Quantum Fractals  The Algorithm 

In applications the vectors n[i], i=1,2,...,N can be arbitrary except that they are of unit length, that is they all lie on the surface of the sphere of unit radius, and they add to zero vector: n[1] + n[2] +...+ n[N] = 0  so they are balance each other in such a way that their common center of gravity is at the center of the sphere. The algorithm describes a sequence of maps of the sphere. These maps are applied, sequentially, to a randomly chosen starting point. Thus what we get is a point on the sphere jumping in a somewhat chaotic way on the surface of the sphere. After 100 000 jumps or so a pattern appear. This pattern is independent of the starting point, as it is usual in chaotic dynamics with an attractor. What we see is an approximation of the attractor set. For instance, for a particular value of the fuzziness parameter alpha = 0.65, and the dodecahedron, we get the following images for 10 000,100 000, 1000 000 and 10 000 000 respectively: 

The more jumps we generate, the more details of the attractor set shows up. The 100 000 000 dots image shows even more details:  
There
are two separate problems when creating these fractal images, namely
that of generating data, and of rendering the generated date into an
image. Given a point r the algorithm first computes probabilities p(i,r) of sum 1: p(1,r)+p(2,r)+...+p(N,r) = 1 with which we select the map that is to be applied to r. The formula, explained in more details in the paper, reads: p(i,r) = (1 + alpha2 + 2 alpha n[i].r )/( N( 1 + alpha2 )) where n[i].r stands fro the scalar product of n[i] and r, that is, in our case, for the cosine of the angle between the vectors n[i] and r, and alpha is the "fuzzy" parameter 0 < a < 1 . Once, for a given current point r, the probability distribution p(i) = p(i,r) is computed, a vertex n[i] is selected accordingly. Here we follow the standard procedure of selecting a case according to the given probability distribution. In Java code: 



Then the new point r' on the sphere is generated using the following transformation: r ' = ( (1  alpha^{2})r + 2 alpha( 1+ alpha n[i].r )n[i] )/( (1 + alpha^{2} + 2 alpha n[i].r ) )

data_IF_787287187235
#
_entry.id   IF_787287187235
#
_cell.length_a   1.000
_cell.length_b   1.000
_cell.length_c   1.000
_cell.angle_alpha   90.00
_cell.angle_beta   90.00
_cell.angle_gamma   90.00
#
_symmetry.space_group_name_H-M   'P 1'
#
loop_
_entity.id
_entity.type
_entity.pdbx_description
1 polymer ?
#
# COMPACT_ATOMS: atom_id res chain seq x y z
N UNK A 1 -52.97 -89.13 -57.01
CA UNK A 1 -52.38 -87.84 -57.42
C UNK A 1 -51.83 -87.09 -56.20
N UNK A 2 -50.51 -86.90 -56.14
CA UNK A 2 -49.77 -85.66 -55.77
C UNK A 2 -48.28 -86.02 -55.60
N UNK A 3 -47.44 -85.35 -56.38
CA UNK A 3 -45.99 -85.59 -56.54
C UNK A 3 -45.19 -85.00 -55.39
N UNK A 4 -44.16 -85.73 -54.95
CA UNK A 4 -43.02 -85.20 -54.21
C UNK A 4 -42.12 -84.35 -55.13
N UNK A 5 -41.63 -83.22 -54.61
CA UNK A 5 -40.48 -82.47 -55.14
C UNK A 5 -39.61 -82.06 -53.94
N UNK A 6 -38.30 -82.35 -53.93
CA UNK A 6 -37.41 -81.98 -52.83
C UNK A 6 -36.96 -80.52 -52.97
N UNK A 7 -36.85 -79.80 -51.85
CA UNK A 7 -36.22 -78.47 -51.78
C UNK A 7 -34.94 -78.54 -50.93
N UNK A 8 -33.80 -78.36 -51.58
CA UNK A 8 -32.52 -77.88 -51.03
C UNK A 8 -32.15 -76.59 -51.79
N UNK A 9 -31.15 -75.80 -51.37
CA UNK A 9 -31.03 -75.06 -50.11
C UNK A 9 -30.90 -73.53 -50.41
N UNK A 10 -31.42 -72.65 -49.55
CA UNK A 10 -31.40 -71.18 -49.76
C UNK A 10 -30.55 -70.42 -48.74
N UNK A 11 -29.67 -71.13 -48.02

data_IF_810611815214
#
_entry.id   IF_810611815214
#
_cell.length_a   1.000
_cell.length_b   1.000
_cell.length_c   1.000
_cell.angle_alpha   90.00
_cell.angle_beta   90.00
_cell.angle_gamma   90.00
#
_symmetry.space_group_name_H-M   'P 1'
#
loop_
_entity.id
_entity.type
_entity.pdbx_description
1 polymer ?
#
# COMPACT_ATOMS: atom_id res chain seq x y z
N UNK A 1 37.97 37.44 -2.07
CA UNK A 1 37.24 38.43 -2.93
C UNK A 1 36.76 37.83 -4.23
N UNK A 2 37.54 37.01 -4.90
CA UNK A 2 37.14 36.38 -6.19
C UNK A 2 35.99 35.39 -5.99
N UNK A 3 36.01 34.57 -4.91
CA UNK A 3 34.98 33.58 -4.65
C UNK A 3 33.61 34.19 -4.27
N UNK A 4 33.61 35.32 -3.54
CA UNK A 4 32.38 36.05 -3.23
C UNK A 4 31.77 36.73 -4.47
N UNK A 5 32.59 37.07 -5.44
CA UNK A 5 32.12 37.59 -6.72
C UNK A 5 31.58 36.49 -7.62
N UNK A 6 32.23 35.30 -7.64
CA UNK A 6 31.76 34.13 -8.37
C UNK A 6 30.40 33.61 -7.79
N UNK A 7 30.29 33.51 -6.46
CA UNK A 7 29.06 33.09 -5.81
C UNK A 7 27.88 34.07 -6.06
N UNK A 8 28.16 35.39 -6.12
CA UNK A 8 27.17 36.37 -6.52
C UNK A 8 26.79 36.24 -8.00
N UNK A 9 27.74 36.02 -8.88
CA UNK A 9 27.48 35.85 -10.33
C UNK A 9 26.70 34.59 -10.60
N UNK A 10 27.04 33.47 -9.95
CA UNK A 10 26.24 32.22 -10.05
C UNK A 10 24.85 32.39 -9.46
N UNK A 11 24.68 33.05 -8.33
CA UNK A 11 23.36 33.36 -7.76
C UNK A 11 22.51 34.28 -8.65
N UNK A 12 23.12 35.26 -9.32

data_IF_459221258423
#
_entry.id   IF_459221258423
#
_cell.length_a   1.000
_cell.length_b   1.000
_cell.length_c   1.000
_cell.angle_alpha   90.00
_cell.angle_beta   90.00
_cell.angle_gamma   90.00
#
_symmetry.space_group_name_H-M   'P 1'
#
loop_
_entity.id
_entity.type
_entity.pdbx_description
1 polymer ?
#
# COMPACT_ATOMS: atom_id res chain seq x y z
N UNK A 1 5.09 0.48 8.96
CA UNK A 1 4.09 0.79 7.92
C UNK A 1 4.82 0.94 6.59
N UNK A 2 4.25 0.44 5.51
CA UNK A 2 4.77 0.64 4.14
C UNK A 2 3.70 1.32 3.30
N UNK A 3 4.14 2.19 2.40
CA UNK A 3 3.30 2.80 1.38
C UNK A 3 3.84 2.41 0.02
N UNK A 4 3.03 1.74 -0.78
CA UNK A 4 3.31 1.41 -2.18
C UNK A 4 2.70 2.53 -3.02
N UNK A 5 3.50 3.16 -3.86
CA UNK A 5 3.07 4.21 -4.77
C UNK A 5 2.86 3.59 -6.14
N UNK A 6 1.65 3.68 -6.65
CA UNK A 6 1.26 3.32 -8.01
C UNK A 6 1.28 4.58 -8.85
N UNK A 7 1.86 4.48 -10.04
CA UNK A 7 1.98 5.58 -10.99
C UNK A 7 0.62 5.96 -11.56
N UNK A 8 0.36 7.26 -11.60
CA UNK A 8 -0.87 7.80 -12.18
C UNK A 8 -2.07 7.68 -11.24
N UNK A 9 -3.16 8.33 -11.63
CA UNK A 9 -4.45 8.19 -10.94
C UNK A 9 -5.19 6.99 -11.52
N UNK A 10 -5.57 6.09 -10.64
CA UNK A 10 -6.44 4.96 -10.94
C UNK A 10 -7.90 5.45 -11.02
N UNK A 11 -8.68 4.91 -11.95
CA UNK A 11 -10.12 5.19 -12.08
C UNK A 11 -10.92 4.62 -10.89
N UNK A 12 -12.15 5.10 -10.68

The denominator here is nothing but the length of the vector in the numerator, so as to ensure that the resulting vector is of unit length again. This normalization is the only nonlinearity in the resulting "iterated function system" (IFS).  
Rendering of the image Once the data are collected in a pixel array d[i,j], they need to be converted into a picture, either using grayscale or some coloring scheme. For instance one can find the maximum m = max (d[i,j]) divide it into 256 equal intervals, and aasign a grayscale value between 0 and 1 to an (i,j) pixel according to the value of d[i,j]/m. In fractal images it is neccessary to make some transformation of the array values before, otherwise details of the pattern are lost. For rendering of the greyscale pictures above we have used log10(log10(d[i,j]+1)+1) transformation. 

Under construction:EEQT OpenSource ProjectImage gallery ...Prticle tracks, Tunneling times ...Beta wersion of Win9x application Note: These two applets crash on certain browsers. Internet Explorer seems to be OK and Mozilla seems to be OK. The applets crash with Opera (for reasons that are not understood) and with older Netscape. Therefore the best thing is to download the .jar files from SourceForge, unpack them, download Java SDK appropriate to the operating system, install it, and then run the .jar files with "java jar qf.jar" or "java jar wave.jar". 

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